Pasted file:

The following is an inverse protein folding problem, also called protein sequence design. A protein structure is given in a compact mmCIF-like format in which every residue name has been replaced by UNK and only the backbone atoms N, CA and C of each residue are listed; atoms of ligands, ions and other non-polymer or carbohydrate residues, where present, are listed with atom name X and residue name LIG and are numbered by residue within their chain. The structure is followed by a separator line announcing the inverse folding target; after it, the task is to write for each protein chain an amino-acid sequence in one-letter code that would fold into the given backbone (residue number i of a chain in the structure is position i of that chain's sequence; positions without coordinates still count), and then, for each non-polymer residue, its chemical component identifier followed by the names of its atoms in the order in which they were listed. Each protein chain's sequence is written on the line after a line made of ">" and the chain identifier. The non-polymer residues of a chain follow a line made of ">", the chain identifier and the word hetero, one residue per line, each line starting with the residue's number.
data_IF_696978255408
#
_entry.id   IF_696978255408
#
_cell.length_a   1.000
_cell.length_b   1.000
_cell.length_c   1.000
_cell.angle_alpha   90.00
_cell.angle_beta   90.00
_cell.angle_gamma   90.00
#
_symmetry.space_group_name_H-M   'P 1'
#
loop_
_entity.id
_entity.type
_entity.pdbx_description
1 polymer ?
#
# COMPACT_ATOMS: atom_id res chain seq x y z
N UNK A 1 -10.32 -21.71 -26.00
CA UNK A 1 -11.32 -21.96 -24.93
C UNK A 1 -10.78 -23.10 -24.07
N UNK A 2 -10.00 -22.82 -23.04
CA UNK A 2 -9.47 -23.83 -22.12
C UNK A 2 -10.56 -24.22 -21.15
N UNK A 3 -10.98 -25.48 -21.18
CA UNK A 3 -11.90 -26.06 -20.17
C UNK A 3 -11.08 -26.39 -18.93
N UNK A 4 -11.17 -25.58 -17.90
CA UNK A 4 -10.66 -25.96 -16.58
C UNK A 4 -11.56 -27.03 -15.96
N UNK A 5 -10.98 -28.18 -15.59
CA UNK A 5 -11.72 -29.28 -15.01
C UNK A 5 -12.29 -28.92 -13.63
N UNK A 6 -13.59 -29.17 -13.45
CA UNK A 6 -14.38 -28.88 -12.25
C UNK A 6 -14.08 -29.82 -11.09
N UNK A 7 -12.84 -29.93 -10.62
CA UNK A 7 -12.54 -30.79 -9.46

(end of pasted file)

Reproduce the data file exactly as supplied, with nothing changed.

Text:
The following is an inverse protein folding problem, also called protein sequence design. A protein structure is given in a compact mmCIF-like format in which every residue name has been replaced by UNK and only the backbone atoms N, CA and C of each residue are listed; atoms of ligands, ions and other non-polymer or carbohydrate residues, where present, are listed with atom name X and residue name LIG and are numbered by residue within their chain. The structure is followed by a separator line announcing the inverse folding target; after it, the task is to write for each protein chain an amino-acid sequence in one-letter code that would fold into the given backbone (residue number i of a chain in the structure is position i of that chain's sequence; positions without coordinates still count), and then, for each non-polymer residue, its chemical component identifier followed by the names of its atoms in the order in which they were listed. Each protein chain's sequence is written on the line after a line made of ">" and the chain identifier. The non-polymer residues of a chain follow a line made of ">", the chain identifier and the word hetero, one residue per line, each line starting with the residue's number.
data_IF_696978255408
#
_entry.id   IF_696978255408
#
_cell.length_a   1.000
_cell.length_b   1.000
_cell.length_c   1.000
_cell.angle_alpha   90.00
_cell.angle_beta   90.00
_cell.angle_gamma   90.00
#
_symmetry.space_group_name_H-M   'P 1'
#
loop_
_entity.id
_entity.type
_entity.pdbx_description
1 polymer ?
#
# COMPACT_ATOMS: atom_id res chain seq x y z
N UNK A 1 -10.32 -21.71 -26.00
CA UNK A 1 -11.32 -21.96 -24.93
C UNK A 1 -10.78 -23.10 -24.07
N UNK A 2 -10.00 -22.82 -23.04
CA UNK A 2 -9.47 -23.83 -22.12
C UNK A 2 -10.56 -24.22 -21.15
N UNK A 3 -10.98 -25.48 -21.18
CA UNK A 3 -11.90 -26.06 -20.17
C UNK A 3 -11.08 -26.39 -18.93
N UNK A 4 -11.17 -25.58 -17.90
CA UNK A 4 -10.66 -25.96 -16.58
C UNK A 4 -11.56 -27.03 -15.96
N UNK A 5 -10.98 -28.18 -15.59
CA UNK A 5 -11.72 -29.28 -15.01
C UNK A 5 -12.29 -28.92 -13.63
N UNK A 6 -13.59 -29.17 -13.45
CA UNK A 6 -14.38 -28.88 -12.25
C UNK A 6 -14.08 -29.82 -11.09
N UNK A 7 -12.84 -29.93 -10.62
CA UNK A 7 -12.54 -30.79 -9.46